I can't figure it out how to get the class value of the clicked element.

When I use the code bellow, I get "node-205" every time.


.find('> ul')
    selectedClass: 'active',
    select: function (event, ui) {
        //shows only the first element of list
    cookie: { expires: 0 },
    fx: fx


<ul class="tabs">
  <li class="node-205"></li>
  <li class="node-150"></li>
  <li class="node-160"></li>
  • your question is rather unclear... are you using any jquery plugin? – jrharshath Jun 8 '09 at 10:03
  • If it's a clicked item, shouldn't you be using the click() function to bind the event and get the class ? Maybe I didn't understand fully the question... – e-satis Jun 8 '09 at 10:08

Here's a quick jQuery example that adds a click event to each "li" tag, and then retrieves the class attribute for the clicked element. Hope it helps.

$("li").click(function() {
   var myClass = $(this).attr("class");

Equally, you don't have to wrap the object in jQuery:

$("li").click(function() {
   var myClass = this.className;

And in newer browsers you can get the full list of class names:

$("li").click(function() {
   var myClasses = this.classList;
   alert(myClasses.length + " " + myClasses[0]);

You can emulate classList in older browsers using myClass.split(/\s+/);

  • I'm sorry I don't know where to put this.. I need some more hints.. – apfel007 Jul 10 '09 at 18:24
  • 1
    "class" is not a valid variable name. – Fred Bergman Oct 20 '09 at 9:17
  • @Fred Bergman, forgot to mention, thanks - updated! – Fenton Nov 26 '10 at 14:49
  • One of those funny situations where jQuery is the long way. this.className will give you the same as $(this).attr("class") – David Gilbertson Sep 2 '13 at 23:25
  • 1
    Not sure why but the 2nd example can't retrieve the class name for me. However, the 1st example works great! Thanks! Helped me a ton. :) – Chiefwarpaint Apr 25 at 15:32

I saw this question so I thought I might expand on it a little more. This is an expansion of the idea that @SteveFenton had. Instead of binding a click event to each li element, it would be more efficient to delegate the events from the ul down.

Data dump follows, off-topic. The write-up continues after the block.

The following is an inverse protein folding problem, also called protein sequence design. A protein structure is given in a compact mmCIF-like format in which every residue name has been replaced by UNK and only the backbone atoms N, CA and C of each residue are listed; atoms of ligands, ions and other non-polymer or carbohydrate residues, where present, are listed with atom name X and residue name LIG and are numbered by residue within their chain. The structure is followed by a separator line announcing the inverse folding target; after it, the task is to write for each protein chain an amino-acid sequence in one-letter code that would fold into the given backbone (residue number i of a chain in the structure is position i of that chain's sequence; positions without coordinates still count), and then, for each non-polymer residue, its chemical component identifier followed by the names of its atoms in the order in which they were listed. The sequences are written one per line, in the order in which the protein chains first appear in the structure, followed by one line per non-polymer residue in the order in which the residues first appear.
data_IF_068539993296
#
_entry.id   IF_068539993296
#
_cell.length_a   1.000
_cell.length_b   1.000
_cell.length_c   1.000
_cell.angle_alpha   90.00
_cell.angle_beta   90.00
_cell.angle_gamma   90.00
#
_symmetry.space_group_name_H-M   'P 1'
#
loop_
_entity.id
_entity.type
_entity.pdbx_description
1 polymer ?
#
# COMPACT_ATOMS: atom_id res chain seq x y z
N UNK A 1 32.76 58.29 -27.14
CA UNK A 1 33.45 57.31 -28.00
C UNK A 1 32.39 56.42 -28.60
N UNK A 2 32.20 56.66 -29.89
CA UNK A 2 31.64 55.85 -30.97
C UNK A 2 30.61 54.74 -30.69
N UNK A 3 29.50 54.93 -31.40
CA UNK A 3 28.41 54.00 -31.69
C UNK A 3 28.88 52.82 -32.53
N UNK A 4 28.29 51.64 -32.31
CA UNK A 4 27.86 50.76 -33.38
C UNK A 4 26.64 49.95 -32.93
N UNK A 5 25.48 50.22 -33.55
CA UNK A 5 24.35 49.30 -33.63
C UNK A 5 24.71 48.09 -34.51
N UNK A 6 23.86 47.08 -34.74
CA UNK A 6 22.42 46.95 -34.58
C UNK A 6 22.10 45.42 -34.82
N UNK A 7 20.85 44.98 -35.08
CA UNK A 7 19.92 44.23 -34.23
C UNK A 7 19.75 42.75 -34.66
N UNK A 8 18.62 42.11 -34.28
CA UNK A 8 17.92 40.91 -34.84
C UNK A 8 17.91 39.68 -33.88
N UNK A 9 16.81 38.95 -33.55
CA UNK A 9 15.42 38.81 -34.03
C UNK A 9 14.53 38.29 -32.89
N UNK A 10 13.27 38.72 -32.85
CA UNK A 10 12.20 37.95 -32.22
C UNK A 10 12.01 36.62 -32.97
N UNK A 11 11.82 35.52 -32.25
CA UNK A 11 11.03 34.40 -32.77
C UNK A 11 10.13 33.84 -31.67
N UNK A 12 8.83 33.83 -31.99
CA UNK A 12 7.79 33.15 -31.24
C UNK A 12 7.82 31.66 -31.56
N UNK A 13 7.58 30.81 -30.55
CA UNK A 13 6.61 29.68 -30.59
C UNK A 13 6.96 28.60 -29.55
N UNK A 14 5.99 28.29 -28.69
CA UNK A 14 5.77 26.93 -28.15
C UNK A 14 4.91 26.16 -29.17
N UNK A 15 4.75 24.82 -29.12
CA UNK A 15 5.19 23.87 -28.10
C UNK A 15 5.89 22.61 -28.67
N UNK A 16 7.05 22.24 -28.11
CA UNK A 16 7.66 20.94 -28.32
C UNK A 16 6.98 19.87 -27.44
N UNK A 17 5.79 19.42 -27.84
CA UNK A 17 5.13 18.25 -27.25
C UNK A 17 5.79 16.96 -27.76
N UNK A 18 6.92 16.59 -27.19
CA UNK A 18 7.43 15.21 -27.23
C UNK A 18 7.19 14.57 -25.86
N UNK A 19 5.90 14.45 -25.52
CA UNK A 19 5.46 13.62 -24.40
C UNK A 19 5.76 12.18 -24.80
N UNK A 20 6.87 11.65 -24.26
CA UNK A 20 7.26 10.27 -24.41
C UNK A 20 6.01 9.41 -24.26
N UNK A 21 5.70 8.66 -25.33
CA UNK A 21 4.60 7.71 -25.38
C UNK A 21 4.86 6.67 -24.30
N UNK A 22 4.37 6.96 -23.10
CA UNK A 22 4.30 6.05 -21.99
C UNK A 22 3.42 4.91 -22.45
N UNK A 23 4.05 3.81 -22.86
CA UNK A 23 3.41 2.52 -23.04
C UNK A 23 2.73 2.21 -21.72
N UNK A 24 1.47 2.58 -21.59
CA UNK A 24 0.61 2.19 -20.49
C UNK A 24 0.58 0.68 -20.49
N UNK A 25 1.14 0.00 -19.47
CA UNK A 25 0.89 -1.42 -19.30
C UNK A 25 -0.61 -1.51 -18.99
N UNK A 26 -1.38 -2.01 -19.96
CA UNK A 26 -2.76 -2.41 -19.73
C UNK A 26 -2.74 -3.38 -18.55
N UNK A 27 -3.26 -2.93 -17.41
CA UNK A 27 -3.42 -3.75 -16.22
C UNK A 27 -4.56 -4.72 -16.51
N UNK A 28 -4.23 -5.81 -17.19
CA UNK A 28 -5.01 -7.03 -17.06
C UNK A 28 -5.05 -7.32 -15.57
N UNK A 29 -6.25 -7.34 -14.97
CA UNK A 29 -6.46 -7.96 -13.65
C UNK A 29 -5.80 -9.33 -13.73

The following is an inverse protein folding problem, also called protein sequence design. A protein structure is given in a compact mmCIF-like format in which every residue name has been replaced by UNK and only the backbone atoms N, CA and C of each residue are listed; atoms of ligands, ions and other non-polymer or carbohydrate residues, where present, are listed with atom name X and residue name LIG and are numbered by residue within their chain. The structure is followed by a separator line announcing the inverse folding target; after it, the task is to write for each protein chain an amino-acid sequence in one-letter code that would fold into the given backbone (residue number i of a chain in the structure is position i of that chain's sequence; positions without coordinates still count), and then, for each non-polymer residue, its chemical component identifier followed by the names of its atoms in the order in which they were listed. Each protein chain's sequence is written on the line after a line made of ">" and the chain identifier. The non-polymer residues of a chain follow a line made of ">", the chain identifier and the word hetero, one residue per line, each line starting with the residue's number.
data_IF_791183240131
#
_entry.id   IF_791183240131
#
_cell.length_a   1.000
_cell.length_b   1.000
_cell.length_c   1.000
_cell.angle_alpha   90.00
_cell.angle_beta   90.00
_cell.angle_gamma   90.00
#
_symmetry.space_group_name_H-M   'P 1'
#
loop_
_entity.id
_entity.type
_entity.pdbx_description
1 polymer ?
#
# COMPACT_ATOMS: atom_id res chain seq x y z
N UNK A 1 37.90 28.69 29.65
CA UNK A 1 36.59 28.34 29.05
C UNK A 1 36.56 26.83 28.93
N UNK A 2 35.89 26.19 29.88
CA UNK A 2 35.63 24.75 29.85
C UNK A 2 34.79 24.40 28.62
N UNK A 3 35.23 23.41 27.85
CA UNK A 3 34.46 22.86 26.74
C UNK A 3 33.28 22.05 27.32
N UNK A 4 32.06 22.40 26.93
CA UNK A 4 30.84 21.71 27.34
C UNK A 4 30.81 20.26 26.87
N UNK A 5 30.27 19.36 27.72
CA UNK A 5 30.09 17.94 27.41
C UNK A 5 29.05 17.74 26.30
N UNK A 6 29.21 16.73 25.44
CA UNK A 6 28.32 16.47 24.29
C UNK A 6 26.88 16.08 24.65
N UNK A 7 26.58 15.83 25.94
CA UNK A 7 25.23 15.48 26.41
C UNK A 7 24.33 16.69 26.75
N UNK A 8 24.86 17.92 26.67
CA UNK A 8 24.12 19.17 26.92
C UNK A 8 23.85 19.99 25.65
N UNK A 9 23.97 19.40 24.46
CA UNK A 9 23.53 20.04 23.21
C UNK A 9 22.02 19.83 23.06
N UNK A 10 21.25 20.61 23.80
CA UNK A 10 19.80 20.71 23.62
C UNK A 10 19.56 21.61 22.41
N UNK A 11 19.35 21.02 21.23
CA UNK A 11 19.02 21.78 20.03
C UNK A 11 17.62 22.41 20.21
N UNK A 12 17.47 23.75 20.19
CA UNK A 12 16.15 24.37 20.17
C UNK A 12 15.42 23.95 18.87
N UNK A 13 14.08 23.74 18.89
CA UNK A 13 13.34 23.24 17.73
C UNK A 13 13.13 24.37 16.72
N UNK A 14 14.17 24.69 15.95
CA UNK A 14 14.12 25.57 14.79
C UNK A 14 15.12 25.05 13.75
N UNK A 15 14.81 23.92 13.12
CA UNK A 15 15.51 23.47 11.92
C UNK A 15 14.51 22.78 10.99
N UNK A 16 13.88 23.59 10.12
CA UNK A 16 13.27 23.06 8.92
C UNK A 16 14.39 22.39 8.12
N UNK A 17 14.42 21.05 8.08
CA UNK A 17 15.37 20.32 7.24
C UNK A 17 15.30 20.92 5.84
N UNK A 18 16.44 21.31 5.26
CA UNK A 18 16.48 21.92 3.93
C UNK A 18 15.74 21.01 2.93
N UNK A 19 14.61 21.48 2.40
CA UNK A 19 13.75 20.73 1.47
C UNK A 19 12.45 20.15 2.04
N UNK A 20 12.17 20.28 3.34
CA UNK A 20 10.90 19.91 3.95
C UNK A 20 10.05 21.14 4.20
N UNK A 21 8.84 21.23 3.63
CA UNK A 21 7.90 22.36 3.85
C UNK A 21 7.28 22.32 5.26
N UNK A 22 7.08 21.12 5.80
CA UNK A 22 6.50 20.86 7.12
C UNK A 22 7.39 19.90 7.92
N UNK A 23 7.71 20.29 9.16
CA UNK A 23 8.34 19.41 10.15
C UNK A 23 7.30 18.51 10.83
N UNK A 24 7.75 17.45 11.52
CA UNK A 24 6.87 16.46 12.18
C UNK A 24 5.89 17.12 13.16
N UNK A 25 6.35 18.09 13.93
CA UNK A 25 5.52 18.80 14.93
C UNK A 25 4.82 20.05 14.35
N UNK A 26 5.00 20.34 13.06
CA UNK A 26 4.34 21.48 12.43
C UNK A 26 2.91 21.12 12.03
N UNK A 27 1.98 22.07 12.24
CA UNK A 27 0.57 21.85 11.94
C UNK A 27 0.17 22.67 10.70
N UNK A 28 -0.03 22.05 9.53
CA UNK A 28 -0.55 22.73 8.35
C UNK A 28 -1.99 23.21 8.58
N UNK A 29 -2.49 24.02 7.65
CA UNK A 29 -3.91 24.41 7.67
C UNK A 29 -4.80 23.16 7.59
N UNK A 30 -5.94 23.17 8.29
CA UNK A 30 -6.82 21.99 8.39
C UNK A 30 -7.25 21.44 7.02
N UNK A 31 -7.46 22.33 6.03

For jQuery 1.7 and higher

$("ul.tabs").on('click', 'li', function(e) {

Documentation: .on()

For jQuery 1.4.2 - 1.7

$("ul.tabs").delegate('li', 'click', function(e) {

Documentation: .delegate()

As a last resort for jQuery 1.3 - 1.4

$("ul.tabs").children('li').live('click', function(e) {


$("ul.tabs > li").live('click', function(e) {

Documentation: .live()

This should do the trick:

select: function(event, ui){ 
} ,

For more info about the ui.tab see http://jqueryui.com/demos/tabs/#Events

  • What does this mean? Could you explain that more? – apfel007 Jul 10 '09 at 18:13
  • It's ui.tab instead of ui.item you need to use. I thought it was ui.item. – jeroen.verhoest Jul 13 '09 at 8:41
$("div").click(function() {
  var txtClass = $(this).attr("class");
  console.log("Class Name : "+txtClass);

All the solutions provided force you to know the element you will click beforehand. If you want to get the class from any element clicked you can use:

$(document).on('click', function(e) {
    clicked_id = e.target.id;
    clicked_class = $('#' + e.target.id).attr('class');
    // do stuff with ids and classes 
  • 1
    It should be noted that if getting an id is unreliable, one can always use $(e.target) instead of $('#' + e.target.id) and jQuery will still handle this case reasonably. – BobChao87 Aug 17 at 17:00

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